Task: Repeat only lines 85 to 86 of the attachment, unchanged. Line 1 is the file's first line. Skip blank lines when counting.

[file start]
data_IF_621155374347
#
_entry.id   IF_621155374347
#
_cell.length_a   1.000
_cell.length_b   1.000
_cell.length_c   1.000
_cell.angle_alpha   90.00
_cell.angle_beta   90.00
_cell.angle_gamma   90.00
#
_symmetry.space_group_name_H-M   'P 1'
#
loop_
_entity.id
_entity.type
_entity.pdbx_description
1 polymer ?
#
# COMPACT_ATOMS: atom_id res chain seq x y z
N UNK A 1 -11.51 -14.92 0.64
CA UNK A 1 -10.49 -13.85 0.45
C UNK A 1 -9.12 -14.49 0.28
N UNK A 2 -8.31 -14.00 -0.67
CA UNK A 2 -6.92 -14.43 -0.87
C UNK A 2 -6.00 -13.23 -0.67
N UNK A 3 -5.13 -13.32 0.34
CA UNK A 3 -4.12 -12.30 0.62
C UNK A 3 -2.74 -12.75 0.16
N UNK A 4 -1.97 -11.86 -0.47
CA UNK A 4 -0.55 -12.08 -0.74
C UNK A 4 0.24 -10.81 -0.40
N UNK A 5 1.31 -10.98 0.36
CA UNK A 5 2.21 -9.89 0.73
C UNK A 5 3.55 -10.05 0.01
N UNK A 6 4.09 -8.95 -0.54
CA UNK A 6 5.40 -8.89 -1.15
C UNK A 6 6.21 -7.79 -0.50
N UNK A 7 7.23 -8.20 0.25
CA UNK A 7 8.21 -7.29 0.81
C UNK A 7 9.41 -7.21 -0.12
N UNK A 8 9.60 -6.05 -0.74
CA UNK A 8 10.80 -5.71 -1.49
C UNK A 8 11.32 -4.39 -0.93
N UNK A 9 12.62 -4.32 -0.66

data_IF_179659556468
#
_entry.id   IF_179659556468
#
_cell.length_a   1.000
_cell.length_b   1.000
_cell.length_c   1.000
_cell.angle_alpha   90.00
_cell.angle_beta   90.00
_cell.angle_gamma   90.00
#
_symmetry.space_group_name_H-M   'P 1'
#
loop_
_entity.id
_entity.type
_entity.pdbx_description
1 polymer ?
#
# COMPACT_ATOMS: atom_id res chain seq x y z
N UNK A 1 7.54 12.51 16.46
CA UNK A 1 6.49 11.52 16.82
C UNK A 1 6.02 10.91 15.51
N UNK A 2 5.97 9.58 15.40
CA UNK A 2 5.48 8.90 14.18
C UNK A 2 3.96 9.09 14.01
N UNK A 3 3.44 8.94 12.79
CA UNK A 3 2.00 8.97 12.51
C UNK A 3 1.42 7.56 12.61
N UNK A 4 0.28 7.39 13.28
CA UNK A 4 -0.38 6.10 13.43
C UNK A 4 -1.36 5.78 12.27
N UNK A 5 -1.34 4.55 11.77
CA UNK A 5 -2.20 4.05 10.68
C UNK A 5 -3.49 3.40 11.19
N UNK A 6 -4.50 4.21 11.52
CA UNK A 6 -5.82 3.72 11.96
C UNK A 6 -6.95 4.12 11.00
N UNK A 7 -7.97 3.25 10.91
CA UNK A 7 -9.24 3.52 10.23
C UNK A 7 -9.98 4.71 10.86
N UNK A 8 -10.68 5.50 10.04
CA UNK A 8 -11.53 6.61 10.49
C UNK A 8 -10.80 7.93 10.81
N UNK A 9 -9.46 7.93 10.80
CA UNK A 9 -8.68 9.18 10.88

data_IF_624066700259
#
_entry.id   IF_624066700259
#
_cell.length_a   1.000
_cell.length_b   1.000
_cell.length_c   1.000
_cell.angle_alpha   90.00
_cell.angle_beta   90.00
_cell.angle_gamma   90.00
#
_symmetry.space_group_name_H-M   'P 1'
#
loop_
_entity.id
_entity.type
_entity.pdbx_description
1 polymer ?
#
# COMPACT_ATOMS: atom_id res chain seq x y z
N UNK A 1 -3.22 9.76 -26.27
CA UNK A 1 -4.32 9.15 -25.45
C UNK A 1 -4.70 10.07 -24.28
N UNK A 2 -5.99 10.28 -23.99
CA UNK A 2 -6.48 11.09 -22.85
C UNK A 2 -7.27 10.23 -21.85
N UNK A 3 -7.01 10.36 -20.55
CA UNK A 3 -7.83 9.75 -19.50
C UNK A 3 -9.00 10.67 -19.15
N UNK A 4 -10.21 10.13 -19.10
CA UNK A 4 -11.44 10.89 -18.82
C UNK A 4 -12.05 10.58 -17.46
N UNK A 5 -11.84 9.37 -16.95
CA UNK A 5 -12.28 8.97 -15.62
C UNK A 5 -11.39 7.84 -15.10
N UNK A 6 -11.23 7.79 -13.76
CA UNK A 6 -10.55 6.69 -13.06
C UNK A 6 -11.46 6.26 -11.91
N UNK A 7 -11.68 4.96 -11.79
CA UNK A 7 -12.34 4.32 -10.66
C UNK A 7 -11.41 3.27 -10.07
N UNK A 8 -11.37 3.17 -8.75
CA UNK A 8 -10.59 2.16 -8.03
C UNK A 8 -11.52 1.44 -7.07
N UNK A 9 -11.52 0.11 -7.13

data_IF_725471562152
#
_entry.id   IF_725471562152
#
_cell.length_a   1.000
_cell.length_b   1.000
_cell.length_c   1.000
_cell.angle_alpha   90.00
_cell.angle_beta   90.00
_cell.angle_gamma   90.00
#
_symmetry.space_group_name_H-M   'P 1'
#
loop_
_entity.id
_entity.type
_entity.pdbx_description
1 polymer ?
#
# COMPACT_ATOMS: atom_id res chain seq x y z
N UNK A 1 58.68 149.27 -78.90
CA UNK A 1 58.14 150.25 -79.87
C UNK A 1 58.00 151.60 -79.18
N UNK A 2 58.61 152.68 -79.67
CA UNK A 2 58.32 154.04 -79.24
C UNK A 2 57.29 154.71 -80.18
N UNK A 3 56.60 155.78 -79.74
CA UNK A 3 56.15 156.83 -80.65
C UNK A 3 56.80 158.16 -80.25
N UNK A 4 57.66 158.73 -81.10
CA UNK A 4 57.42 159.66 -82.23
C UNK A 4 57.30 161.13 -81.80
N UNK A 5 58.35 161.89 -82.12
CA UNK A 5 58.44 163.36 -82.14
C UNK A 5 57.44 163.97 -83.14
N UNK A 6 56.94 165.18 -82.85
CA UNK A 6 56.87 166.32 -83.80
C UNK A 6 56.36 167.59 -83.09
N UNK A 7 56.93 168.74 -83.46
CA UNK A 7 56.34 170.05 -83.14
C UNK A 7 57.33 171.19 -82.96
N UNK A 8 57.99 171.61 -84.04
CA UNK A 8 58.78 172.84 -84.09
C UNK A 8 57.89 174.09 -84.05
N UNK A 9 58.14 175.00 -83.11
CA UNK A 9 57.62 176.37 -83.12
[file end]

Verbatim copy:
CA UNK A 7 -9.24 3.52 10.23
C UNK A 7 -9.98 4.71 10.86